Trump’s Iran Strategy – One bird in the hand is worth two in the bush

By Col. (res.) Udi Evental | May 10-19, 2019

Khamenei and Trump; White House


This week's events demonstrated that Trump's "maximum pressure" policy is indeed producing pressure. Iran's announcement that it is suspending certain commitments it undertook as part of the 2015 nuclear deal, its inflammatory threats, and its possible involvement in attacks on oil tankers in the Gulf – reflect real growing pressure in Teheran.


Assuming that neither Iran and nor the U.S. are after violent escalation and will refrain from strategic miscalculations that will deteriorate the situation unintendedly, the question is – what will Washington do with the leverage it has created vis-à-vis Teheran?


In its current form, the American strategy is riddled with internal contradictions and it appears heading towards a dead-end and the Iran's eventual abandonment of the nuclear deal. It is not expected to bring the Iranian regime back to the negotiating table to fix the serious shortcomings of the nuclear deal (Teheran will not call anytime soon the telephone number Trump left with the Swiss mission.). Furthermore, recent intelligence reports exposing Iran's plans to attack American interests prove that the U.S. has insofar failed to block Iran's malign activities across the region.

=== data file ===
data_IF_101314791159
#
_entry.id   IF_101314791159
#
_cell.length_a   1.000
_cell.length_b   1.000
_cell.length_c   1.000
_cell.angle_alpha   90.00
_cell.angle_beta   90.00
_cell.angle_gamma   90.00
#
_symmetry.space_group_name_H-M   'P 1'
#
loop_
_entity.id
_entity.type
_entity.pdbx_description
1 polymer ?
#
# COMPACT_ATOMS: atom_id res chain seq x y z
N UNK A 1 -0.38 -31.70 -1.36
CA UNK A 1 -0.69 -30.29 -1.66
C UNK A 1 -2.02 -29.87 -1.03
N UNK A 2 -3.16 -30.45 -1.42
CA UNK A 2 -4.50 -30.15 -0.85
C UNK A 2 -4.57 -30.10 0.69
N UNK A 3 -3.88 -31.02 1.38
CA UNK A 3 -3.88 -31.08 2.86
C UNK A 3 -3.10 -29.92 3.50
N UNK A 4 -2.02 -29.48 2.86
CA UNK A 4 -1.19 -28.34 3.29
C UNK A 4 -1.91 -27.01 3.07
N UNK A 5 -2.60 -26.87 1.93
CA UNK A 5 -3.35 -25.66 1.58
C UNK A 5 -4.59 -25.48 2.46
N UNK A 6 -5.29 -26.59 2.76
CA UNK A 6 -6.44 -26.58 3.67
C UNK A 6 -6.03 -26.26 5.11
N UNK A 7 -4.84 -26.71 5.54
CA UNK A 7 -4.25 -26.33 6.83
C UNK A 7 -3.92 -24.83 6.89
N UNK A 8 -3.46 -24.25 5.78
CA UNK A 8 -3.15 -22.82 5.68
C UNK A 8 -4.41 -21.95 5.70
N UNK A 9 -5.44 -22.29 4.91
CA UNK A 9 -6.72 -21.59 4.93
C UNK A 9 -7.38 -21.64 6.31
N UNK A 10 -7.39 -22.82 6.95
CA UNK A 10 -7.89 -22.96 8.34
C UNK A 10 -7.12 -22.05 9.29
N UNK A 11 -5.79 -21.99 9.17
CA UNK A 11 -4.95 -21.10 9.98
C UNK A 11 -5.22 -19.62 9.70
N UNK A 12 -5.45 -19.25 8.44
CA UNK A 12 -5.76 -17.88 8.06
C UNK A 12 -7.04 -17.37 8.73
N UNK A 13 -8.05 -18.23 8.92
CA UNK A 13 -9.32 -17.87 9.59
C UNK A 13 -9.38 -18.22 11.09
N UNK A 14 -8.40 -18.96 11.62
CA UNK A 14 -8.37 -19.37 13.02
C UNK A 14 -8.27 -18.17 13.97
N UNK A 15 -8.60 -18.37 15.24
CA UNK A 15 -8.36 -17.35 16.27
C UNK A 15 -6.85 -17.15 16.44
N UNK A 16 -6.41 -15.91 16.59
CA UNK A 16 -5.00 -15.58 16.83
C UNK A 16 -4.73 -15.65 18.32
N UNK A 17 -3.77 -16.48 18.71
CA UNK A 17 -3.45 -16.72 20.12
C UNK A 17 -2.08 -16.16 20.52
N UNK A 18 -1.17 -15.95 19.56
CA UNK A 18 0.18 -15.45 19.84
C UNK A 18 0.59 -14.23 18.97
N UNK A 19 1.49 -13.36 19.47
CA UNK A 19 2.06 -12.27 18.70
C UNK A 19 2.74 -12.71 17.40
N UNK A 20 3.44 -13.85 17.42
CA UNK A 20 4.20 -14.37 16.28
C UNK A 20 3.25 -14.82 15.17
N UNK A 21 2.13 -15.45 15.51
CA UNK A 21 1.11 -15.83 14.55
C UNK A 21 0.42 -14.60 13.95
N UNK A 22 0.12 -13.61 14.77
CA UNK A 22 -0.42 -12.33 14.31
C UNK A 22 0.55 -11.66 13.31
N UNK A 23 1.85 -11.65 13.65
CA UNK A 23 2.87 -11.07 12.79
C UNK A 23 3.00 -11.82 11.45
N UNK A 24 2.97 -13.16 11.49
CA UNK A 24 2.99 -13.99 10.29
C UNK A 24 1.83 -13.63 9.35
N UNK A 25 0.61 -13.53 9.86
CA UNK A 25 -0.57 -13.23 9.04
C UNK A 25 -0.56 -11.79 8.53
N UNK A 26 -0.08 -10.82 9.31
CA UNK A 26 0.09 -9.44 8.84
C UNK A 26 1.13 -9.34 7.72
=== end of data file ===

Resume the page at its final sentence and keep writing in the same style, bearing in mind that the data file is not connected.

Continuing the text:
The Trump administration correctly identified one of the key shortcomings of the nuclear deal – permitting Iran to conduct destabilizing policies across the region with impunity. The nuclear deal removed the "biting" financial and energy sanctions and precluded their re-imposition in response to Iran's malign activities without violating the deal.


In response, and following its withdrawal from the deal, the U.S. administration set far-reaching demands for Iran as a condition to remove the new round of sanctions. These demands included completely forfeiting its right to enrich uranium and to develop missiles capable of carrying nuclear warheads, ceasing its support to terror organizations in the region and around the world, respecting Iraq's sovereignty, removing the forces it commands from Syria, stop threatening states in the region and more.


In so doing, the U.S. administration created a new problem – overburdening the sanctions as a tool to the point that harmed its chances to push the Iranian regime to comply with these demands.